Cognitive Behavorial Therapy

What is Cognitive Behavioral Therapy (CBT)?


Cognitive behavioral therapy is a psycho-social therapy that seeks to enhance an individual’s mental health. CBT concentrates on difficult and changing cognitive biases and actions, improving emotional management, and the advancement of individual coping strategies that focus on resolving problems. According to the National Association for Mental Illness (NAMI), CBT is a type of psychotherapy where the client and therapist collaborate to help the client recover from mental illness problems. Individuals who are treated with CBT can anticipate their therapist to be laser-focused, and goal-directed in addressing the issues that the client presents. Homework is also a big part of cognitive behavioral therapy to stimulate redundancy for the client.


BriteLife Recovery utilizes CBT for all levels of care because it centers on analyzing the relationships between thoughts, feelings, and actions. By identifying patterns of thinking that lead to harmful behaviors, clients can alter their patterns of thinking, and consequently, develop better coping skills.


CBT doesn’t stand as a distinctive therapy method, but rather as a general classification term for a number of therapies that are similar. In fact, BriteLife provides quite a few treatment modalities that are deemed CBT techniques.

Cognitive Behavioral Therapy (CBT) & Substance Abuse


Most clients enduring substance use disorder also have a lot of negative thinking, and this is almost always a hindrance to self-change. All-or-nothing reasoning is one of the most common types of negative thinking. Negative thinking patterns are the primary cause of many difficulties including anxiety, depression, and addiction. These potent, destructive thoughts are common in people struggling with substance abuse and all-or-nothing thinking adds to their sense of ineffectiveness and lack of control over their addiction behavior.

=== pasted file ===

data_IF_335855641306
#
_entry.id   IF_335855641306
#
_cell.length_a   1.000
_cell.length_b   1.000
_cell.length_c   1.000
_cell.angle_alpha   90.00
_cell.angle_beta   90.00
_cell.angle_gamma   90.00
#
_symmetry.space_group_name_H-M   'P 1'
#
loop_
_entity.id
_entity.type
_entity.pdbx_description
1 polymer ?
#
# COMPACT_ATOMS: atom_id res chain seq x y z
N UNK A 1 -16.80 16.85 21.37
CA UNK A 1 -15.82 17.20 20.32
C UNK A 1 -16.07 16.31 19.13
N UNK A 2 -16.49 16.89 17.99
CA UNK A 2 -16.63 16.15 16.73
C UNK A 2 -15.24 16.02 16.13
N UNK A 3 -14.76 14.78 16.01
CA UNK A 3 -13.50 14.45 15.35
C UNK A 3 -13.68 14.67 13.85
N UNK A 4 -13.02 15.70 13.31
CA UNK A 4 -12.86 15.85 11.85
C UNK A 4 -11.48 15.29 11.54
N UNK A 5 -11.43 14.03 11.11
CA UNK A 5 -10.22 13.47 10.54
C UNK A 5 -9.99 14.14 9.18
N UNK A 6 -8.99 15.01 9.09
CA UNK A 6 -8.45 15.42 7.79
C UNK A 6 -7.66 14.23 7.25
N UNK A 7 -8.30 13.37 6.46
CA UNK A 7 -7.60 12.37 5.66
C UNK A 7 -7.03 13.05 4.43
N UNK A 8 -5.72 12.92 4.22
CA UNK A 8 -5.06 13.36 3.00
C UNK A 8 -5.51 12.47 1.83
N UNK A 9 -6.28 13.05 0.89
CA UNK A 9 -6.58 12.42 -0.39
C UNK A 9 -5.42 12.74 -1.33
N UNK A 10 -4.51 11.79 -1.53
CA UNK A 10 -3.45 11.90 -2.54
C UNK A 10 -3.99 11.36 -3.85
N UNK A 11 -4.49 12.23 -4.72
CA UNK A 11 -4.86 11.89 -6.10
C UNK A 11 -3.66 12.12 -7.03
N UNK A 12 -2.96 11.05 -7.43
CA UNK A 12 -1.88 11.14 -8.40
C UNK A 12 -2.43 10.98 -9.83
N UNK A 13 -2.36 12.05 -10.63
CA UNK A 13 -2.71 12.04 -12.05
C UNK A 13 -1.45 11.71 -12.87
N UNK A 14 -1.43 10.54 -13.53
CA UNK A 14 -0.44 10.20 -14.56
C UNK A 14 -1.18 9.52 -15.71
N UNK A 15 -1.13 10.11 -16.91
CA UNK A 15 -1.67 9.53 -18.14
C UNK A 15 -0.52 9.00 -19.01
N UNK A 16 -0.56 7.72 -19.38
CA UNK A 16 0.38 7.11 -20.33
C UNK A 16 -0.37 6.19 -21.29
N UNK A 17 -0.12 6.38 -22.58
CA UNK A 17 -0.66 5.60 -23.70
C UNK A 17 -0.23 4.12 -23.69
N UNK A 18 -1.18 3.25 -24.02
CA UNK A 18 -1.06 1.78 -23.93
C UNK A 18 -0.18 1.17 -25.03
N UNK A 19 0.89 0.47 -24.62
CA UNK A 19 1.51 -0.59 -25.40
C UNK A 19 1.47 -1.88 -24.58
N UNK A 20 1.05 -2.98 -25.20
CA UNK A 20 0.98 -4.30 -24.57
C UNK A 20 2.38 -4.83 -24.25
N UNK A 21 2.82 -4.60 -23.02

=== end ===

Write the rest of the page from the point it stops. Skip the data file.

The Efficacy of Cognitive Behavioral Therapy


Studies show that CBT can be an effective treatment for addiction. It usually involves several distinct interventions like skills building and motivational interviewing. CBT is also one of the most explored forms of therapy, so there is an abundance of evidence and support for its use with a variety of behavioral health conditions, including substance use disorder.


CBT has been shown highly effective when compared with having no other treatment at all. When compared with other treatment methods, studies have had varied findings. Some show CBT to be even more effective when combined with new age therapies like medication assisted treatment (MAT) and 12-step support groups.

What are the Benefits of CBT?


CBT treats a broad range of fears and issues patients may be suffering. Many of the time-tested benefits include:

  • Identifies problems and implements coping in short amount of time.
  • Helps patients manage / regulate their emotions.
  • Teaches better communication skills.
  • Assists in repairing relationships.
  • Supports patient coping with grief, loss, or medical illness.
  • Effective in overcoming trauma.


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